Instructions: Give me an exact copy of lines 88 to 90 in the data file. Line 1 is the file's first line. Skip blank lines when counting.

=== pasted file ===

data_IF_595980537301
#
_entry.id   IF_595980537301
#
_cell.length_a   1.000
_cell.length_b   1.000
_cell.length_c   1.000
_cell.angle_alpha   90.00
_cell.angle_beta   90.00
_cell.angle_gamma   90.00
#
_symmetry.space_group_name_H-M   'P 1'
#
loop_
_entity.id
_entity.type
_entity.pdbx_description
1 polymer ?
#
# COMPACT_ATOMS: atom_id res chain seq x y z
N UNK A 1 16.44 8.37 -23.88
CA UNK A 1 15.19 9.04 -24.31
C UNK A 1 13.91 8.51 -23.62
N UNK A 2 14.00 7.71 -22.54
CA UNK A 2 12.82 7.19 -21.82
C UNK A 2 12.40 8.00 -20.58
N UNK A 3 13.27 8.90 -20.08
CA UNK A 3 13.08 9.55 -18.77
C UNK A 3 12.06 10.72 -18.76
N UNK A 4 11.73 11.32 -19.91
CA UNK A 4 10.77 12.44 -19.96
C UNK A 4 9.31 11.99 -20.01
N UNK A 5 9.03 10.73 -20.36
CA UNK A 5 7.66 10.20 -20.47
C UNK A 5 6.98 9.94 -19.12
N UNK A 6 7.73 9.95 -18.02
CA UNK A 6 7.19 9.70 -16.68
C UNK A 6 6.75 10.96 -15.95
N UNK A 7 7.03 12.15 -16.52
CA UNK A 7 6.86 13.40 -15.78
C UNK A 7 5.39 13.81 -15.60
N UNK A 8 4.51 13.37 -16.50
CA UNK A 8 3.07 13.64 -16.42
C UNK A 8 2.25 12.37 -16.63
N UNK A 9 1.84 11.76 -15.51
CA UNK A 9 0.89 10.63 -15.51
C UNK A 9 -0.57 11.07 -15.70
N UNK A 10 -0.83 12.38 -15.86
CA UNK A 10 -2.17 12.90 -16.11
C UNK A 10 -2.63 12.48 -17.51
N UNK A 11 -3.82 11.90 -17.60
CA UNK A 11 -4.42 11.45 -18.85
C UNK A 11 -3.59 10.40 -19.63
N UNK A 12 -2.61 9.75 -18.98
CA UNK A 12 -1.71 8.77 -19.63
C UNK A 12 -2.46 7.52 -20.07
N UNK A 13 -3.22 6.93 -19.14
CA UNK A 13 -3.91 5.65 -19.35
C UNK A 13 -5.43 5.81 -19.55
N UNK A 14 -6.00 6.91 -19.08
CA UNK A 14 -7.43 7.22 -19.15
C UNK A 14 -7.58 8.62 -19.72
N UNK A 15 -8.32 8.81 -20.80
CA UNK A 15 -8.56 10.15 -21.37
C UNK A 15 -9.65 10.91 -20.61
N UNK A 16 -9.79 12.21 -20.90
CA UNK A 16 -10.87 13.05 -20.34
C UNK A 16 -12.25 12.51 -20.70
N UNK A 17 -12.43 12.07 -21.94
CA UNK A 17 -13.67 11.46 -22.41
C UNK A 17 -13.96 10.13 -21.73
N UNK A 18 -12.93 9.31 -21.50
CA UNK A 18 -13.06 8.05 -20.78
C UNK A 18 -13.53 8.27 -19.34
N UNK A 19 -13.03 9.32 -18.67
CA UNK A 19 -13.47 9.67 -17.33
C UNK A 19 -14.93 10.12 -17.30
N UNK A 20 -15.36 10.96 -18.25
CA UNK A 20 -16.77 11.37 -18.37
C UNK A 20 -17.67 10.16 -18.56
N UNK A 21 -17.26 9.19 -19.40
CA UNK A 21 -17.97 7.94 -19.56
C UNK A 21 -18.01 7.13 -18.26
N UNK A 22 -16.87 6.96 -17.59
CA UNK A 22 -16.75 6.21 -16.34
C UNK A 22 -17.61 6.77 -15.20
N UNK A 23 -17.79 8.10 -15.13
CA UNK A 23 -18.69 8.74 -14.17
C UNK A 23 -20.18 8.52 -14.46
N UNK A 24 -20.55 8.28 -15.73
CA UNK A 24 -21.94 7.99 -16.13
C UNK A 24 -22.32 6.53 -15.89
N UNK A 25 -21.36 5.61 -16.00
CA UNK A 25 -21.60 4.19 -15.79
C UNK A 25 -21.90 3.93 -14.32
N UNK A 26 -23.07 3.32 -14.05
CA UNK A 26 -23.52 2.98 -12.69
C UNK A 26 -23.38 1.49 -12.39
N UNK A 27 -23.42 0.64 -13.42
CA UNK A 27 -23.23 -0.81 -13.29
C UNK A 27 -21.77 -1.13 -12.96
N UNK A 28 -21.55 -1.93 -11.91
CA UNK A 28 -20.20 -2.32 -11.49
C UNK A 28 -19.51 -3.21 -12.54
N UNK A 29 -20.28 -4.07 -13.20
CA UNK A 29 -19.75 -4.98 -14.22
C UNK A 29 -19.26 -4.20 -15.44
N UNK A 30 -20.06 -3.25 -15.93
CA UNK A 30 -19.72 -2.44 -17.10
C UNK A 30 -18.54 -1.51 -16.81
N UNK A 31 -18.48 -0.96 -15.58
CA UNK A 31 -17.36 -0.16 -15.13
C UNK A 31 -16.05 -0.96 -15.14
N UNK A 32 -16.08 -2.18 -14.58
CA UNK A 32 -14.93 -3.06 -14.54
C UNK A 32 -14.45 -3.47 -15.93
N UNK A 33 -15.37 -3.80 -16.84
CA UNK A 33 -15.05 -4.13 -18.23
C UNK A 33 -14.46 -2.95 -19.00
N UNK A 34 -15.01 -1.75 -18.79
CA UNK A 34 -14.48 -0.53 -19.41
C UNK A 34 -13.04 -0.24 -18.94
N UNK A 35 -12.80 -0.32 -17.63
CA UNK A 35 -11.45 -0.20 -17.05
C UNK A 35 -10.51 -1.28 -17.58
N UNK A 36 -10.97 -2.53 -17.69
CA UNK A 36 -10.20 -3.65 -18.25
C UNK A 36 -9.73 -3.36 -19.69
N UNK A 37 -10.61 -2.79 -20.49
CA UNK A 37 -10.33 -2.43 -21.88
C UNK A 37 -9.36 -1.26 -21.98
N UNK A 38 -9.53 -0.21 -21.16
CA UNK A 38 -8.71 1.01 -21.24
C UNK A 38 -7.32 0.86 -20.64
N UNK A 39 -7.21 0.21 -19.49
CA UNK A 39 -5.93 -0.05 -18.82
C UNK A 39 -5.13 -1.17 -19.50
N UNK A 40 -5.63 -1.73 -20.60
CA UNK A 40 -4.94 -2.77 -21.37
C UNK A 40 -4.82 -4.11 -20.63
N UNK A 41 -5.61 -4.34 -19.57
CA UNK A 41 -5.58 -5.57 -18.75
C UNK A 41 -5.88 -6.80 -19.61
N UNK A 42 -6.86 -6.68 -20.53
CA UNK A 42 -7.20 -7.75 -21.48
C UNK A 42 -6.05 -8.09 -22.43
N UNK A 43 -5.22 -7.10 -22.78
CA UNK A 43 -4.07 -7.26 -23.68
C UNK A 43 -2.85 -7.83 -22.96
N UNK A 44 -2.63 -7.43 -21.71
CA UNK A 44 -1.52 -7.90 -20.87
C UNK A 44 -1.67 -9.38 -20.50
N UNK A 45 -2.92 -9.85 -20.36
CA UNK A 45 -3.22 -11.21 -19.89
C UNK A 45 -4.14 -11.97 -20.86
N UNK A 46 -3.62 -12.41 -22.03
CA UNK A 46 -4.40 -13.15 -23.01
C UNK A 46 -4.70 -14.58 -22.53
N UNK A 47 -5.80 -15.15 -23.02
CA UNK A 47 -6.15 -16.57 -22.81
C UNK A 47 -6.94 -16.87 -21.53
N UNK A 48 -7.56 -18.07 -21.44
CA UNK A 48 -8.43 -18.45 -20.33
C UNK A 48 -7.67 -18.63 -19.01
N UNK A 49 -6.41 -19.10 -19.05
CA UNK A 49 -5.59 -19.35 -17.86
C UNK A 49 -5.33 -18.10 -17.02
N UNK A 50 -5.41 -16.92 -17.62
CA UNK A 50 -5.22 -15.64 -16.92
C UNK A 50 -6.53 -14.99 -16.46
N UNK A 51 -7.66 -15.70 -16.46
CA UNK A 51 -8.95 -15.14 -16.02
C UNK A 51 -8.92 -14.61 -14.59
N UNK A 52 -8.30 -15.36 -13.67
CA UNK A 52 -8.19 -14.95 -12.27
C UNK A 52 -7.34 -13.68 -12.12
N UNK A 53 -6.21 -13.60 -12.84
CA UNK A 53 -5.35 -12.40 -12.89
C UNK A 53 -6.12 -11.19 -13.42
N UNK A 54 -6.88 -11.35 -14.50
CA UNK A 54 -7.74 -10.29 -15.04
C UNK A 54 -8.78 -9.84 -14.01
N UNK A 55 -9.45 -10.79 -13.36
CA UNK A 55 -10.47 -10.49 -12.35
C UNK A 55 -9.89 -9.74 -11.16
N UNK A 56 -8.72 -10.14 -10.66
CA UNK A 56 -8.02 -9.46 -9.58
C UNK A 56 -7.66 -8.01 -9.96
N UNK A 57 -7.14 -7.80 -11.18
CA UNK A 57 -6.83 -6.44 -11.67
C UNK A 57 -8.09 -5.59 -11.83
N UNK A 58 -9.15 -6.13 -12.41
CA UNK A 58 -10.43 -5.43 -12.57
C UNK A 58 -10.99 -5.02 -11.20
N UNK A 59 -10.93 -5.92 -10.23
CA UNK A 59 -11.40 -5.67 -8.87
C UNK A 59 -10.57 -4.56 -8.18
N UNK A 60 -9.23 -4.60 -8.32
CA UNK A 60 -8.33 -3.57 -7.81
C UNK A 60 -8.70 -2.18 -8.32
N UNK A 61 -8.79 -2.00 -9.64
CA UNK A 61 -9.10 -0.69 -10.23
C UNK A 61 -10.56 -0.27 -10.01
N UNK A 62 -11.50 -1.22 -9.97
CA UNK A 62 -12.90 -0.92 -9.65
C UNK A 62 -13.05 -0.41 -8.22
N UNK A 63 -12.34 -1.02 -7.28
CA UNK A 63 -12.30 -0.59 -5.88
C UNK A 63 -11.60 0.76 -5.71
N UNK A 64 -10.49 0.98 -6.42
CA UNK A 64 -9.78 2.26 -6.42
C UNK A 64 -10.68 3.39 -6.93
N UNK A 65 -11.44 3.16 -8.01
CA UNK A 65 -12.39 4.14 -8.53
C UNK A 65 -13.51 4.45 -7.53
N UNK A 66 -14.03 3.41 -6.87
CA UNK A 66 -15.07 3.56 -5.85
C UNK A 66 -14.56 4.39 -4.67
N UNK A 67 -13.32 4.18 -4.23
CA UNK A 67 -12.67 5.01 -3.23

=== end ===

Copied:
CA UNK A 23 -18.69 8.74 -14.17
C UNK A 23 -20.18 8.52 -14.46
N UNK A 24 -20.55 8.28 -15.73